I detest March 8th. To me it’s the day when i get carnations – a pretty flower, that sadly in our culture is connected exclusively with two things – funerals and International Women’s Day; on any other occasion gifting carnations could be viewed either as a bad joke or – even worse, as a threat.
Today, newspapers in the region reported that journalist Olivera Lakic was severely beaten in front of her home; she has been covering illegal production of cigarettes in the north of the country, was harassed and assaulted many times and has received dead threats from the mafia – among else – by receiving flowers that are brought to one’s funeral…
By official data, every third woman in my country is beaten – by husband, by brother, by father or by another male family member.
Mind you, many cases go unreported, i would say – most.
Strange thing happened here. We didn’t really have feminism as a movement, like in the West. After WWII, which at the same time was proletarian revolution in these parts, women legally were given equal rights, just like that – overnight.
But as we know, tectonic changes of a kind can not happen overnight. So, what our women got by that? In addition to all the housework, which our men traditionally don’t do – in addition to raising children, they got to work too.
My mother’s generation, the first women who came into adulthood after WWII was raised to a following ideal: ‘a real woman is a housewife at home, udarnik at work (Russian term for a superproductive worker), a lady in the street and a ho in bed.
Nothing more than that. A ‘lady’ in Western Balkans means meticulously maintained woman – with her hair and nails always done, slim and nicely dressed – the term as it’s widely used here, has nothing to do with being noble or having some distinctive character traits.
Christianity came quite late to Montenegro and never really grew on majority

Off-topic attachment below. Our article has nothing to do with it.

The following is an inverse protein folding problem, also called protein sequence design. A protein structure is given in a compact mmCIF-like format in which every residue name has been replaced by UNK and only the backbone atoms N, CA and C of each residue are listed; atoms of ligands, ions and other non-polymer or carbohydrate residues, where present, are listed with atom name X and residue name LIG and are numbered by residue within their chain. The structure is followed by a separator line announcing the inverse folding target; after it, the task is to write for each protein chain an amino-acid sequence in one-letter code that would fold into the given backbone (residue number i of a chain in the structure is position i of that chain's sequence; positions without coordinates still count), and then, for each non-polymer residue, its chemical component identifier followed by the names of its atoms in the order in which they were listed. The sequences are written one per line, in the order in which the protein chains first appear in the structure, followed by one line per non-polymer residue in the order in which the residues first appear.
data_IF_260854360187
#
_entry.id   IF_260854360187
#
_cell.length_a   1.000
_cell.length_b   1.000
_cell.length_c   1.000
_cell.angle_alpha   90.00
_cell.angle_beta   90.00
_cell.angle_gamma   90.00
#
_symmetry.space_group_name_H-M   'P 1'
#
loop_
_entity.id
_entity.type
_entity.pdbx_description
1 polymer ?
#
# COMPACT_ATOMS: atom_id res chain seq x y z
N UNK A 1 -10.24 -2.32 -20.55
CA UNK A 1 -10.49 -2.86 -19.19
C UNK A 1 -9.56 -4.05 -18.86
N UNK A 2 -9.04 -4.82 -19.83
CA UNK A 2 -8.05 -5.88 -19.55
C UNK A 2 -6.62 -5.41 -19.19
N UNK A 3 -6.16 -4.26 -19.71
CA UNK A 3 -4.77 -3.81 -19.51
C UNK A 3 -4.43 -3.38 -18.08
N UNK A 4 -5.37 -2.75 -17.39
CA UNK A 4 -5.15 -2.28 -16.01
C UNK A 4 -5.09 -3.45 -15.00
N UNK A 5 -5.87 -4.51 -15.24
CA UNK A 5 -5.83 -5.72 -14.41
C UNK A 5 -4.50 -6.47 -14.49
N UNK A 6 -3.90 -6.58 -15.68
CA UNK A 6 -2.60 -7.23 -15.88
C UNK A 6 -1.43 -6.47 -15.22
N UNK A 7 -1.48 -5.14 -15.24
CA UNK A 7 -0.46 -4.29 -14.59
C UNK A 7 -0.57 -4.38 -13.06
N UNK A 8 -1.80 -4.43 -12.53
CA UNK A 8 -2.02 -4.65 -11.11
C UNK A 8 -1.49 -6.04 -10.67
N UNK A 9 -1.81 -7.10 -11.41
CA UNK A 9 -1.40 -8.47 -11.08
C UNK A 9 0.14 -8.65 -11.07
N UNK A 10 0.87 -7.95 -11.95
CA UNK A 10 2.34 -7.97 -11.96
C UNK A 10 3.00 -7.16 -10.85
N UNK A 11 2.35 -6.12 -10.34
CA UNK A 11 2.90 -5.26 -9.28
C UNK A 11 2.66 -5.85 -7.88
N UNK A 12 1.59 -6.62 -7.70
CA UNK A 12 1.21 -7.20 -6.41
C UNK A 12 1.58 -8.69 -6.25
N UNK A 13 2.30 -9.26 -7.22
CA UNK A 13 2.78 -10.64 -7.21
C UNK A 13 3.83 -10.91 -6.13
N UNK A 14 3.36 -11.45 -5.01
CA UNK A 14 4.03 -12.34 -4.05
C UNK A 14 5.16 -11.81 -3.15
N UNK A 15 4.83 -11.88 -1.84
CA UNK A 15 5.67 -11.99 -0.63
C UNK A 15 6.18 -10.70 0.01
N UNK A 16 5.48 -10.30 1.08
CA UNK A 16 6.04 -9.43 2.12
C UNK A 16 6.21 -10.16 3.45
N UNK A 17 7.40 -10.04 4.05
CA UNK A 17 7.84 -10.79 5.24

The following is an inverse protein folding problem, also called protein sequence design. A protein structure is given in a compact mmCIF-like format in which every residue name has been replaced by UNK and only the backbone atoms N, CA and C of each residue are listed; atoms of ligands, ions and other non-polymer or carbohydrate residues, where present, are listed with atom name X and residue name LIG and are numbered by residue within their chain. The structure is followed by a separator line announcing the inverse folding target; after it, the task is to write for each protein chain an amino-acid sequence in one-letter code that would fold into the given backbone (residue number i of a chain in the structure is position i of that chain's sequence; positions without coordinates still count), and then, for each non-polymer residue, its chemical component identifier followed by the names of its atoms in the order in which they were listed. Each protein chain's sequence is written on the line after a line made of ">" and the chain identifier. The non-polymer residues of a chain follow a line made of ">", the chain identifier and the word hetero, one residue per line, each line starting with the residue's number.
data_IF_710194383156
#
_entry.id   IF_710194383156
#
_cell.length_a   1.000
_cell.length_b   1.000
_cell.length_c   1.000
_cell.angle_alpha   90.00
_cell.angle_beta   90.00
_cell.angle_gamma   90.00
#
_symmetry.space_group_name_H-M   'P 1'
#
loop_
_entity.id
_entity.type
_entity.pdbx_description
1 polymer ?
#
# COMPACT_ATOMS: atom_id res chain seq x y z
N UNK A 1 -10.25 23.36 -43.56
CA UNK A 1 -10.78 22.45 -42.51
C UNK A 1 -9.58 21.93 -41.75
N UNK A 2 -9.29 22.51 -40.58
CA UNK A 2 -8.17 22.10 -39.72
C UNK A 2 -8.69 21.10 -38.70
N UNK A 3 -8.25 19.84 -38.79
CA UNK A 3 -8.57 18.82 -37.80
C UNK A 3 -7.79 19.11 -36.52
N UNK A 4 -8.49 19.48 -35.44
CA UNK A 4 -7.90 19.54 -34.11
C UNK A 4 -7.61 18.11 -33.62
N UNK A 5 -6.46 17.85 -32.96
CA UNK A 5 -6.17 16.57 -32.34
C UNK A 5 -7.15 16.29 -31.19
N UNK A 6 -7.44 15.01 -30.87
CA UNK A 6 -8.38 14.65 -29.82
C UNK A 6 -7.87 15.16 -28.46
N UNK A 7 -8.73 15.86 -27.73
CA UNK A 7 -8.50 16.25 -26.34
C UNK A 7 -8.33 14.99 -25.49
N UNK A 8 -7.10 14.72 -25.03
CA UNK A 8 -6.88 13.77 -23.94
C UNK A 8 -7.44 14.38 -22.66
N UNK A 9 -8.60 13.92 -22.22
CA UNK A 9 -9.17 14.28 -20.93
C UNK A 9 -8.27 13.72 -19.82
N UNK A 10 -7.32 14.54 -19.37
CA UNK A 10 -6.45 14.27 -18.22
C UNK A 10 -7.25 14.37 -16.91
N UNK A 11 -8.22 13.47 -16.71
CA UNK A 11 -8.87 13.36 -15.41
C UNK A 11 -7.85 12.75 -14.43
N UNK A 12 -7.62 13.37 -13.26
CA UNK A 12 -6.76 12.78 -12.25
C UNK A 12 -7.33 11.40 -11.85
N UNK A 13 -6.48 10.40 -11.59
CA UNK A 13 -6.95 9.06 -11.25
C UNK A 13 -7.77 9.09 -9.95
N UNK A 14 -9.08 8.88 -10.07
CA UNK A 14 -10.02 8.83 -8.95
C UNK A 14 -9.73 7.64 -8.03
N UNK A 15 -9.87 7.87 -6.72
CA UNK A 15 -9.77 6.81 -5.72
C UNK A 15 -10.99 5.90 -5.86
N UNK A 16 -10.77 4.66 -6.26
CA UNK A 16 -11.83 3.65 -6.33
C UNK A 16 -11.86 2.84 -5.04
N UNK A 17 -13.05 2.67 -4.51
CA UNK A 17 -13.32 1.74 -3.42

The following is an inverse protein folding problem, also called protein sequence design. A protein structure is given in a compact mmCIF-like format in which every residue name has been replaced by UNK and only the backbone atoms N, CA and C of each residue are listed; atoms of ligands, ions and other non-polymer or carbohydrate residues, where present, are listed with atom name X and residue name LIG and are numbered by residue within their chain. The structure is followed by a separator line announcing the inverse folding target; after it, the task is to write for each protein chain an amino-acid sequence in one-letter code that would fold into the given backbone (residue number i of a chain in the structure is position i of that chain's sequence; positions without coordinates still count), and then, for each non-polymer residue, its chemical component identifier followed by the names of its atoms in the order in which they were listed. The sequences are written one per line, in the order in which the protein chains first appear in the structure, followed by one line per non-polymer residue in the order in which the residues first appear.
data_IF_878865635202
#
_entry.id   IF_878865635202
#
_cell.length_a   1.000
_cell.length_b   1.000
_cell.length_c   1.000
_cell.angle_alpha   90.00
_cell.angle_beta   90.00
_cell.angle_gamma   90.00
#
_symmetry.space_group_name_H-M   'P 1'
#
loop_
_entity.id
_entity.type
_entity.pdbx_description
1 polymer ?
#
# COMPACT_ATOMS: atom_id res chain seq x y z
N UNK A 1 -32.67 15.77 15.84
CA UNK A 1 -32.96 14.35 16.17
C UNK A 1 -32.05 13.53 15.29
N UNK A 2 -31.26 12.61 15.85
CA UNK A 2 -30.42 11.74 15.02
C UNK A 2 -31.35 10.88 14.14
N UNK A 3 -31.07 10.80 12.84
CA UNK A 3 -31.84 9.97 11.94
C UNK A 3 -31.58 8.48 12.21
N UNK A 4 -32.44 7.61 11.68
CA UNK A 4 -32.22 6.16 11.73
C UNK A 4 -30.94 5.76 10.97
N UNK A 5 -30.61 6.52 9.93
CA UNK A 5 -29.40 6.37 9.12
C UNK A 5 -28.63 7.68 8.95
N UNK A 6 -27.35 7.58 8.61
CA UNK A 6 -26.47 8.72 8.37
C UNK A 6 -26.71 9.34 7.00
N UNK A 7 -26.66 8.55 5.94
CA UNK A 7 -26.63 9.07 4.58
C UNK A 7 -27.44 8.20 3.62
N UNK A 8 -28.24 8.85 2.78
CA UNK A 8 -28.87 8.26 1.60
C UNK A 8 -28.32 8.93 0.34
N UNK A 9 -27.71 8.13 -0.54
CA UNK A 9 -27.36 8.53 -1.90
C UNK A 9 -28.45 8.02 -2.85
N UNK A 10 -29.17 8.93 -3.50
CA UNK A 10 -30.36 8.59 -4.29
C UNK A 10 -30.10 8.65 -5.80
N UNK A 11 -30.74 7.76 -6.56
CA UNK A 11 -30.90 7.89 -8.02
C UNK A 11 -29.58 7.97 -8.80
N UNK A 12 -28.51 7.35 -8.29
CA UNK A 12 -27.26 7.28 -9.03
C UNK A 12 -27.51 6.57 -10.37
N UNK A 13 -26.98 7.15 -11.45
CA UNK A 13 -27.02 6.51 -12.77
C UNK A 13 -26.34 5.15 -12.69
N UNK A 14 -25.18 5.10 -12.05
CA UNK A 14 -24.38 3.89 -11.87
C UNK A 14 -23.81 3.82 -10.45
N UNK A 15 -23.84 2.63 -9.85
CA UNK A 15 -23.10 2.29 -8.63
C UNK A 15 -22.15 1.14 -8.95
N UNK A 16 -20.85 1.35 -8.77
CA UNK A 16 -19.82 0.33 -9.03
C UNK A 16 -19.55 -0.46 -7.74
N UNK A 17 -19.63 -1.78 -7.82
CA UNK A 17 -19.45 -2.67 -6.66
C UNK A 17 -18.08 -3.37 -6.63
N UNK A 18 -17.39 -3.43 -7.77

here; a culture that did influence local population to big extent is that of Ottoman Turks who were around for over four centuries; the attitude towards women has a lot to do with what’s learned from the Ottomans.
It’s interesting how this influence has remained – until our days. I am always entertained to make comparisons between politicians in, let’s say, US, caught in adultery – and our guys.
In US – presidents get impeachment, a politician’s career is jeopardized and mostly over if such scandal is brought on the daylight… not so here. The guy gets respect for being a ‘real man’, and the mistress… Don’t think she’ll get to hide from public eye as Monica Lewinsky did, to the contrary – the concubine gets applauded for being pretty/thrifty enough to catch such an influential guy, she gets promoted and usually achieves high ranks in various governmental structures and institutions.
I shun away from judging people because you know who should be throwing stones… And i am certainly not the one without sin.
What stuns me is not the fact that people fall in love and sometimes are trapped in very complex relationships, but that the society doesn’t see anything wrong with it.
I am not a prude and i don’t really care but… What are you going to teach your daughter? What does this reality teach her? That education and hard work mean nothing and that she’d better spend her days at beauty saloon because her looks are her only bet.
“The Mountain Wreath” , the masterpiece of Montenegrin literature, an epic poem written in 18th century by our Prince Bishop Petar Petrovic II – Njegos, his magnum opus and the banner of our culture – does not mention a single female character by her name.
In the opening scene of Zivko Nikolic‘s 1986 movie ‘Lepota poroka”/ The Beauty of Vice – an adulterous woman places a loaf of bread on her head and declares not being worthy of the bread her husband fed her. After that he shoots her.
These and other monuments of our culture provide an opening through wich it can be peeked at the draconian laws by which warriors tribes, high in the mountain wreaths of Balkan peninsula, lived.
The problem is that those went almost untouched by modern civilization – and if so – then only superficially, only seemingly.
My two aunts, my father’s sisters, were arranged marriages for by the family – their father and brothers.
Myself, i was strongly advised to agree to an arranged marriage at the age of sixteen, to a man whom i found repulsive.
I know there is still a lot of matchmaking going on around the world, it’s a norm in Asia and among Orthodox Jews too… but for goodness sake, this is Europe and it is 21st century.
So, please, don’t wish me Happy 8th March. Instead – don’t beat your wife or daughter. Pay your female employee equally. Give us equal opportunities and keep the carnations for yourself. Thank you.